Organizers say Mountain Sports Festival is a come-one-come-all event and that attitude is echoed in the multitude of nonsports attractions — in addition to extensive athletic programming — for participants and spectators of all backgrounds.
It took a hearty debate and an amendment to a city ordinance, but after being given approval last fall, Brevard’s mobile food vendors are shifting into high gear for the summer season.
The floods of 2004 brought 8 feet of water into the building — previously a bar built in 1948 — sealing its fate after already being shuttered for five years. Slowly, the space hobbled back into the world of commerce as a small produce stand, but it’s now being primed to return to its former glory as a social hub, family gathering place and food spot.
Asheville’s second Food Truck Showdown is rolling into downtown. About a dozen mobile eateries will compete for the title of “Best Truck in Asheville” on Saturday, March 14. In addition to food, the family-friendly event offers face painting, a live DJ set and free puppy snuggles.
Since 2012, the Asheville Street Food Coalition has rented and managed The Lot at 51 Coxe Ave., where assorted food trucks dole out delectable edibles to several hundred customers a week. But as of Oct. 1, Johnny and Susan Robinson, who own the lot along with Johnny’s two siblings, have taken over its management.
A dinner with author Robin Rose Bennett at Over Easy Café, new tabletop grills at Korean House, changes in the food-truck scene, a class on the science of cooking with Mark Rosenstein and a coffee IPA tasting event are all in the news this week.
Ten food trucks are lined up at the lot at The Masonic Temple, 80 N. Broadway, for the Food Truck Showdown to compete for the title of Asheville’s best food truck.
Donations of canned goods for MANNA FoodBank and pet supplies for Asheville Humane Society are encouraged.
Last spring Canadian television show The Illegal Eater filmed an episode in Asheville that is set to air Jan. 28 on Canada’s Travel+Escape channel. Jeff Anderson, marketing and creative director at Urban Orchard Cider Company, served as the production assistant on the two-day shoot. “I had a blast,” Anderson says.
Look for the latest food-truck option in downtown Asheville today, with more coming next week: The Masonic Temple will hosts such local faves as Gypsy Queen, El Kimchi and newbies 3 Suns Bistro.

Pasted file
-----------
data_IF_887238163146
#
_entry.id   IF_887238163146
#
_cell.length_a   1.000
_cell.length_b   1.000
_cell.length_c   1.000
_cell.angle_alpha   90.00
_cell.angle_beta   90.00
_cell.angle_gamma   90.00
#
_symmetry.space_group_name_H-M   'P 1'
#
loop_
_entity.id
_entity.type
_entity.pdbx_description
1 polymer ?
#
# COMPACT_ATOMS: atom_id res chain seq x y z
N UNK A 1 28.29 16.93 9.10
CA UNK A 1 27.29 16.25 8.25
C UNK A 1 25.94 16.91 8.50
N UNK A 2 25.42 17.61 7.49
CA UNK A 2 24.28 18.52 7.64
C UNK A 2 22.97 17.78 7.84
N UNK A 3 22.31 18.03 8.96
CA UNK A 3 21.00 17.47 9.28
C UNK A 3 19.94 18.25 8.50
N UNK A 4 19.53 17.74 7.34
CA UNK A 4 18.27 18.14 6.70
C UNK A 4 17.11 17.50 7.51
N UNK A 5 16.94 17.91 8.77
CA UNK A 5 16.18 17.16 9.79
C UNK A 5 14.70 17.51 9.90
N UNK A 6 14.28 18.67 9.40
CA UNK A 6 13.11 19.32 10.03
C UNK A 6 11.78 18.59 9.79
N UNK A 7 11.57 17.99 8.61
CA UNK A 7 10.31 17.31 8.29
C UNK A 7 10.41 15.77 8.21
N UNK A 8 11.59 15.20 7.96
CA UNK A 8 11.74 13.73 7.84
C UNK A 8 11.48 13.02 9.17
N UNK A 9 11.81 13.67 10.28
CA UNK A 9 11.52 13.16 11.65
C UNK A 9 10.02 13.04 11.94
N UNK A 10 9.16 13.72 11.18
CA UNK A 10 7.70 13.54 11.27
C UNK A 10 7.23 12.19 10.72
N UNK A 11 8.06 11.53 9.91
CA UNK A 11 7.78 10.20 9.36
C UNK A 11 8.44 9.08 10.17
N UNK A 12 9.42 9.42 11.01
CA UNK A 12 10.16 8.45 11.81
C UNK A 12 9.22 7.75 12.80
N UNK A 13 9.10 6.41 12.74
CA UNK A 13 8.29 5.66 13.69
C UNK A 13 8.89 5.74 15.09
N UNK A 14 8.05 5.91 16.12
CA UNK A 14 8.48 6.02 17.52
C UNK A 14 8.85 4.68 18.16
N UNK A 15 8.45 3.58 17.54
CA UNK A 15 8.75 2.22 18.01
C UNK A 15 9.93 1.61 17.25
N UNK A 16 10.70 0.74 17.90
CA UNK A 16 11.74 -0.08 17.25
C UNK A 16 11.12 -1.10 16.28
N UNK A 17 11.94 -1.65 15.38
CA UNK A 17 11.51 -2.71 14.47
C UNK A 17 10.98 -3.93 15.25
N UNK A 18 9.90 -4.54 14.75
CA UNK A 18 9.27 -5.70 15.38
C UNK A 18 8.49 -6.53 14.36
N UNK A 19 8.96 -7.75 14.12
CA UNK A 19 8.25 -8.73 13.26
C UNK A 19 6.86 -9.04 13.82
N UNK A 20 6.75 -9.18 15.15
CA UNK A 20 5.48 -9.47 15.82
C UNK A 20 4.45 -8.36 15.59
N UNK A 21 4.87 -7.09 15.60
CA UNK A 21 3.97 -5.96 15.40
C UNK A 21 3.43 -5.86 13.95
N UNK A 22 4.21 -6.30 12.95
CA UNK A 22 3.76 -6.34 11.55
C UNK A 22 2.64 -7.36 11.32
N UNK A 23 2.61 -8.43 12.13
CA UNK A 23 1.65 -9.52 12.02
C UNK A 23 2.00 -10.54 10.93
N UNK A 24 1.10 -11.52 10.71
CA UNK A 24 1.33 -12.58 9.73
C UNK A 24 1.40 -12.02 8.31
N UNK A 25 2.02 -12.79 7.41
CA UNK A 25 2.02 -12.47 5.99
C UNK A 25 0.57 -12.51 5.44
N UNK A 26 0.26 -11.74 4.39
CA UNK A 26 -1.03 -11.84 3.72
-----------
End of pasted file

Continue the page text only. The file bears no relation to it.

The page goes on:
The truck, which will also visit The Lot, serves an idiosyncratic mash-up of global cuisines and novelty meats.
The owner of the food truck Ceci’s Culinary Tour has converted her commercial kitchen into a snug, neighborhood eat-in at 961 Merrimon Ave.
Greg & Andi’s Curbside Coffee — a coffee truck on Charlotte Street — has closed at the end of a non-renewable 180-day permit. Photo by Ayana Dusenberry.
The food trucks keep rollin’ on, a new one set to open on April 4th according to the sign on the truck
Phoyabelly Vietnamese food truck sets up a regular schedule starting next week.
A new food truck, El Kimchi (photo by Bill Rhodes), starts serving in downtown Asheville in the next few weeks. Another one, Phoyabelly, will start selling Vietnamese food early next year.
Food truck owners prepare lot for customers.
Xpress food writer Mackensy Lunsford reports on A Taste of Asheville, coffee trucks, the growing use of matcha (green tea) in local foods, and the expansion of the Asheville Pizza Company to a third location.
Xpress food writer Mackensy Lunsford talks about a dining experience involving plenty of strange dishes—including bull penis—an upcoming visit to Asheville by famed chef Anthony Bourdain and the ongoing issues with local food trucks.
A month after food trucks were approved for downtown, many vendors can’t find a place to park.
In this edition of the Mountain Xpress’ local news podcast: Jake Frankel on the most recent Buncombe County Commission meeting; Susan Andrew with the latest on the CTS cleanup; Tracy Rose on the Women In Business supplement and David Forbes on the Asheville City Council meeting about downtown food trucks.
Back for a second reading before Asheville City Council, new rules allowing food trucks downtown passed 5-2 this evening, Sept. 13. Passage of the new rules clears the way for up to 10 food trucks to begin operating in Asheville’s core district.